A tweet by Alberto Cairo came across my timeline earlier this evening:
Intrigued by the sonorous "enchanted objects", coupled with my eye latching onto the phrase "Ambient information displays don't require any effort or cognitive load" in the snapshot from the book, I went and looked up what the book was. It's "Enchanted Objects" by David Rose, a book about the coming "internet of things", released this past July.
There is also a talk on this book on youtube from last month, too:
In the talk, he highlights the four "very different" futures he discusses in the book.
There will be more screens and more gesture, but the interaction will be the same as we have today: a call and response to a device waiting on us that requires a lot of our attention. That's the problem with these - how much attention they demand. Market incentives keep this "terminal world" in place.
It is transformational for amputees and those receiving cochlear implants, but problematic for wearable computers (like Glass - note that he is giving this talk at Google's Cambridge office), as it keeps users in their own "visual space" that will limit us socially.
The "outsourced model", the "Downton fantasy". "The more that these agents can look like us and reflect our emotional states and have their own emotional states - that will accelerate how much we bond with them."
"Neither convergence, nor on us, nor personalitied."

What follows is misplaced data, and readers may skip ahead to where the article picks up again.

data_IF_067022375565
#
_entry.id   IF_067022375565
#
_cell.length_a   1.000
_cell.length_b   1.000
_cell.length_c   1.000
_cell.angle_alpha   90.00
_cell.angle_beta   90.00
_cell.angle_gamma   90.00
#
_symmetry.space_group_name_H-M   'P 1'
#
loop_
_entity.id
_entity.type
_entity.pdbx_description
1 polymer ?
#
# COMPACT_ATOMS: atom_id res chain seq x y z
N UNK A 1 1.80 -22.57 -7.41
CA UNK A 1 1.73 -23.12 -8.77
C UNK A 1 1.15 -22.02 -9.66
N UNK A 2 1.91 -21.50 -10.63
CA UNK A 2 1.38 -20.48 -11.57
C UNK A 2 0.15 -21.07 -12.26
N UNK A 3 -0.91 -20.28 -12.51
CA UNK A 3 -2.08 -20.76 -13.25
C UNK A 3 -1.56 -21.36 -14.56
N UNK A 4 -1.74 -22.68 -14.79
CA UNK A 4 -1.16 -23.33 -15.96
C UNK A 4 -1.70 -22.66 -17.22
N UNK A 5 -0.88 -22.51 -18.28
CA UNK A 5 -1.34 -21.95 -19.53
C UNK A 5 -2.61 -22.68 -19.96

They will anticipate their use. His initial example is the "ambient umbrella," that can alert you that you'd need it later in the day by being able to check the weather.
He also mentions the Anoto pen, which you can write with, but it also has a microphone and will watch as you write (on special paper) so that if you want to listen at a certain point in time, you can put the pen in the place where you writing at that point and it will start playing back. The point is, the "enchanted object" does not have to be a "bizarre other thing."
He discusses several of these types of objects (some of which he invented), but one of the main themes is that they do not have a screen, instead communicating in other ways.
Enhancing creativity is another focus: to create, make and play. I want the magic paintbrush!
And how might you discover what enchanted objects to look for? He did some mental experiments where he "psychoanalyzed traditional furniture forms," looking for app ideas that would "allow each to be a better version of itself."
Results of David Rose's "Psychoanalysis" of Traditional Furniture Forms
(from 1:05:23 of his talk at Google)
"Enchanted objects will make interfaces tangible, haptic, incidental, embedded, natural, expressive and humanistic."
"If you look at the diversification and complexity of life on a coral reef, or of any mature toolset, like chisels, or shoes, or drinking glasses. As these categories mature, you have huge diversification, and specialization, and redundancy. And that's what I would hope we would have in terms our tools. That we don't have convergence into one thing. But we have this huge specialization and divergence."